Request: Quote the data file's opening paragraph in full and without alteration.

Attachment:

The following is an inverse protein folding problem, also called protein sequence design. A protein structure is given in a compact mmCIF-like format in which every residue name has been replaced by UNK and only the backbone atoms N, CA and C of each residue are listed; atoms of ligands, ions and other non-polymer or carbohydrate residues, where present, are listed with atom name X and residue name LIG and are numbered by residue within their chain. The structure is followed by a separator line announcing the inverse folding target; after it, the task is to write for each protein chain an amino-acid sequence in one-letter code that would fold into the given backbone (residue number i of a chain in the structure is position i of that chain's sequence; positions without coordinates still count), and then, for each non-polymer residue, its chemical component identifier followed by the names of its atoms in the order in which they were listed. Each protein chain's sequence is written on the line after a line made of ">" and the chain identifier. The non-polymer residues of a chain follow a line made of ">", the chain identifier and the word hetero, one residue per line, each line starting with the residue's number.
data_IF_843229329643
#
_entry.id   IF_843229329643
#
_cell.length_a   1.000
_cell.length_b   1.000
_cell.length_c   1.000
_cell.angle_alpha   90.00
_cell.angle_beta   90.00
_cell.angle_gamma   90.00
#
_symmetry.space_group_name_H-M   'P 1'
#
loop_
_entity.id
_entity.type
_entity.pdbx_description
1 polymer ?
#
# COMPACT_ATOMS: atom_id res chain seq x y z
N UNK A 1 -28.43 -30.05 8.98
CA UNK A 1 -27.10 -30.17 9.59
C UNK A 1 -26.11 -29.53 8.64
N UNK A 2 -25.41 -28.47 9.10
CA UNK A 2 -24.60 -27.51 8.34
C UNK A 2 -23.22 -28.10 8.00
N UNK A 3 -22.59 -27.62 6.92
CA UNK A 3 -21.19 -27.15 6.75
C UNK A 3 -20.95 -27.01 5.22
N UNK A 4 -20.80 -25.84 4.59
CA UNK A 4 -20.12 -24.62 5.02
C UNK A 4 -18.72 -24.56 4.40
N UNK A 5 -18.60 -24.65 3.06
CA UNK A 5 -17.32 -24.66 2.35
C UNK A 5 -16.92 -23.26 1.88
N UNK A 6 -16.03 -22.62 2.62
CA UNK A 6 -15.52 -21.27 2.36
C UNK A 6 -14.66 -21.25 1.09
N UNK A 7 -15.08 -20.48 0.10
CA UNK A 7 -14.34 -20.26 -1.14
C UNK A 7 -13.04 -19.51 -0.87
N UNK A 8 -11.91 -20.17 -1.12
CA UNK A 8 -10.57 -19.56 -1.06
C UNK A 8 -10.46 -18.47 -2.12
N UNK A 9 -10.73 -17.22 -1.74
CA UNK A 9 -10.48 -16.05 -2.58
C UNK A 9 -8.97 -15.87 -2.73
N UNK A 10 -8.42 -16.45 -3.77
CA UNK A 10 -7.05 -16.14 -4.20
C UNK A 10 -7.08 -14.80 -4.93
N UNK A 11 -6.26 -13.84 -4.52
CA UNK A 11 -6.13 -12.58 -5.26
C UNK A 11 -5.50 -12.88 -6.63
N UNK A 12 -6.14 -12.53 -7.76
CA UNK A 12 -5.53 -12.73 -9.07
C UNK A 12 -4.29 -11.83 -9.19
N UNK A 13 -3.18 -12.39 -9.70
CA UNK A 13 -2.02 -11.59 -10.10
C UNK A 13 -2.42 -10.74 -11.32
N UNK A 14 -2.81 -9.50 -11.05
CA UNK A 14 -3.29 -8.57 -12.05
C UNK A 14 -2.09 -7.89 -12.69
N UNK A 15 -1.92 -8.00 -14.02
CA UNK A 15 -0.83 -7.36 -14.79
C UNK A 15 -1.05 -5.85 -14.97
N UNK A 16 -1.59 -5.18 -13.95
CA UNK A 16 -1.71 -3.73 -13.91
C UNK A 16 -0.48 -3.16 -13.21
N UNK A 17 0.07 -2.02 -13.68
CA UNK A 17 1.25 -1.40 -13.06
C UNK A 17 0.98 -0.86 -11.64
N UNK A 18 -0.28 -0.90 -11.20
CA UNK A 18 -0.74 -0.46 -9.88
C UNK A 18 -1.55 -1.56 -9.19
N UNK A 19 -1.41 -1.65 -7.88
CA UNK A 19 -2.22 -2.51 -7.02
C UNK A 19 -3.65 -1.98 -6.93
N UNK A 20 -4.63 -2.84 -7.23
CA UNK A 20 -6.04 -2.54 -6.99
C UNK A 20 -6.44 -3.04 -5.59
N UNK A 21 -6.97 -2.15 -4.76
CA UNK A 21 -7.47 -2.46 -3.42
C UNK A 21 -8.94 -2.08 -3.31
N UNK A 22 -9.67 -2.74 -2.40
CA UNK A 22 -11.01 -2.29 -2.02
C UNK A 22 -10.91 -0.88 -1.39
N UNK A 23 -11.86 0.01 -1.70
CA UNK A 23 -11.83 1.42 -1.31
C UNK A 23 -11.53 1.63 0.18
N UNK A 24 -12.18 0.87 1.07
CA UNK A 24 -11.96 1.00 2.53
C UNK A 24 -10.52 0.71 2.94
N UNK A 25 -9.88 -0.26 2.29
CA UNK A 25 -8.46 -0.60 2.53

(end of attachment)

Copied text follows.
The following is an inverse protein folding problem, also called protein sequence design. A protein structure is given in a compact mmCIF-like format in which every residue name has been replaced by UNK and only the backbone atoms N, CA and C of each residue are listed; atoms of ligands, ions and other non-polymer or carbohydrate residues, where present, are listed with atom name X and residue name LIG and are numbered by residue within their chain. The structure is followed by a separator line announcing the inverse folding target; after it, the task is to write for each protein chain an amino-acid sequence in one-letter code that would fold into the given backbone (residue number i of a chain in the structure is position i of that chain's sequence; positions without coordinates still count), and then, for each non-polymer residue, its chemical component identifier followed by the names of its atoms in the order in which they were listed. Each protein chain's sequence is written on the line after a line made of ">" and the chain identifier. The non-polymer residues of a chain follow a line made of ">", the chain identifier and the word hetero, one residue per line, each line starting with the residue's number.